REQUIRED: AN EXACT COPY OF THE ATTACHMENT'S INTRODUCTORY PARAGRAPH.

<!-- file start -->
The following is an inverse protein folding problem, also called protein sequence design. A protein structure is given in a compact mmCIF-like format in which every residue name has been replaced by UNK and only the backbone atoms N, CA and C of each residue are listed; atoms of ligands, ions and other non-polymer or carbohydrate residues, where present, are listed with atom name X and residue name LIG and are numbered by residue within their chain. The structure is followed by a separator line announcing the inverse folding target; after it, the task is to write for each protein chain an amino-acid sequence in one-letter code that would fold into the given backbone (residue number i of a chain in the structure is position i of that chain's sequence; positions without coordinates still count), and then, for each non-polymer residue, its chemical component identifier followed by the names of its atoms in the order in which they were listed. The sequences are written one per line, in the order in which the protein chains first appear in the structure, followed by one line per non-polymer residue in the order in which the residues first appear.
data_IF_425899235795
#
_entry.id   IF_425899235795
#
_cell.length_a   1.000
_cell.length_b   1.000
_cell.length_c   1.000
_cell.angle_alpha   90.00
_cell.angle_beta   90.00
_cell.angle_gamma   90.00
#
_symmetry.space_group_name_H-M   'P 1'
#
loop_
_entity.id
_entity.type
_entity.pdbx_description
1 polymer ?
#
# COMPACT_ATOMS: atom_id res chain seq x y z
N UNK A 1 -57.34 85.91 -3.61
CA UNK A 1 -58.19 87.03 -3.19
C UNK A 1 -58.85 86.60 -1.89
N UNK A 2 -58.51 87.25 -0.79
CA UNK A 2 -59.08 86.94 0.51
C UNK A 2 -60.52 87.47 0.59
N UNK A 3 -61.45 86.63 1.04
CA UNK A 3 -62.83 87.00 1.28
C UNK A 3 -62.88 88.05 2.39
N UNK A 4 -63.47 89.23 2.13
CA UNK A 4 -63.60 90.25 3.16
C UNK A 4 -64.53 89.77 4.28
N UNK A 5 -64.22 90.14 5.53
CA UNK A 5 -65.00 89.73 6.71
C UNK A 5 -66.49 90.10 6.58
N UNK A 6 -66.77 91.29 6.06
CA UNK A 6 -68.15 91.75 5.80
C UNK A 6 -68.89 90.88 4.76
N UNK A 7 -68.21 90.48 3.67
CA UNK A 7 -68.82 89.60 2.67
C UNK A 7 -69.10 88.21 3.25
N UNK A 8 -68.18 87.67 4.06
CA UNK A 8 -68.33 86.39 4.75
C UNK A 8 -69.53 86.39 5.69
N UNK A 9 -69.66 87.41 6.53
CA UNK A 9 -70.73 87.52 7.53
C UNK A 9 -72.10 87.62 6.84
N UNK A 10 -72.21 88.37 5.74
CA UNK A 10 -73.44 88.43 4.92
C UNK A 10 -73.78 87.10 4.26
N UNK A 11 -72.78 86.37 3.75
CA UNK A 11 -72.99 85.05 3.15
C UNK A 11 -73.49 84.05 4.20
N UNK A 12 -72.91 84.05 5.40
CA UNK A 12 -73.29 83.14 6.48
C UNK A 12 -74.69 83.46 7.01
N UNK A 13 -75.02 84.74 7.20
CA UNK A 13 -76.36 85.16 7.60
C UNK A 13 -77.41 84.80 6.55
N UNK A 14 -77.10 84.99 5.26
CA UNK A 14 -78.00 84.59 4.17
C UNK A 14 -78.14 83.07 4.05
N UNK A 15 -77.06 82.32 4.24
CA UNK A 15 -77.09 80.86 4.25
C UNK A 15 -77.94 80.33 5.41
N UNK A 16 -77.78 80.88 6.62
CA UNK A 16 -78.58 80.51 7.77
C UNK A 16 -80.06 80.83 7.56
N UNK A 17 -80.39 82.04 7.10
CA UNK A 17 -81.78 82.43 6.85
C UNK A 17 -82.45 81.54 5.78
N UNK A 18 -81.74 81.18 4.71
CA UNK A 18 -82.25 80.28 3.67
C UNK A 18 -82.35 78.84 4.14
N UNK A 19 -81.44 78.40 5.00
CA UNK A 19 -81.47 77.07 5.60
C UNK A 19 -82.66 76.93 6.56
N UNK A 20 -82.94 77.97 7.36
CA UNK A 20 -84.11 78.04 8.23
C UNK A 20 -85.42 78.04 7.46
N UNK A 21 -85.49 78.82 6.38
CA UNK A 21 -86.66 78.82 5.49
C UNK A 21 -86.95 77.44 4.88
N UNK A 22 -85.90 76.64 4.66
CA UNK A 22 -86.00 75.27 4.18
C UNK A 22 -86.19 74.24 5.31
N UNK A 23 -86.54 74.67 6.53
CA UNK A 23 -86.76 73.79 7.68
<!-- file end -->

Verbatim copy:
The following is an inverse protein folding problem, also called protein sequence design. A protein structure is given in a compact mmCIF-like format in which every residue name has been replaced by UNK and only the backbone atoms N, CA and C of each residue are listed; atoms of ligands, ions and other non-polymer or carbohydrate residues, where present, are listed with atom name X and residue name LIG and are numbered by residue within their chain. The structure is followed by a separator line announcing the inverse folding target; after it, the task is to write for each protein chain an amino-acid sequence in one-letter code that would fold into the given backbone (residue number i of a chain in the structure is position i of that chain's sequence; positions without coordinates still count), and then, for each non-polymer residue, its chemical component identifier followed by the names of its atoms in the order in which they were listed. The sequences are written one per line, in the order in which the protein chains first appear in the structure, followed by one line per non-polymer residue in the order in which the residues first appear.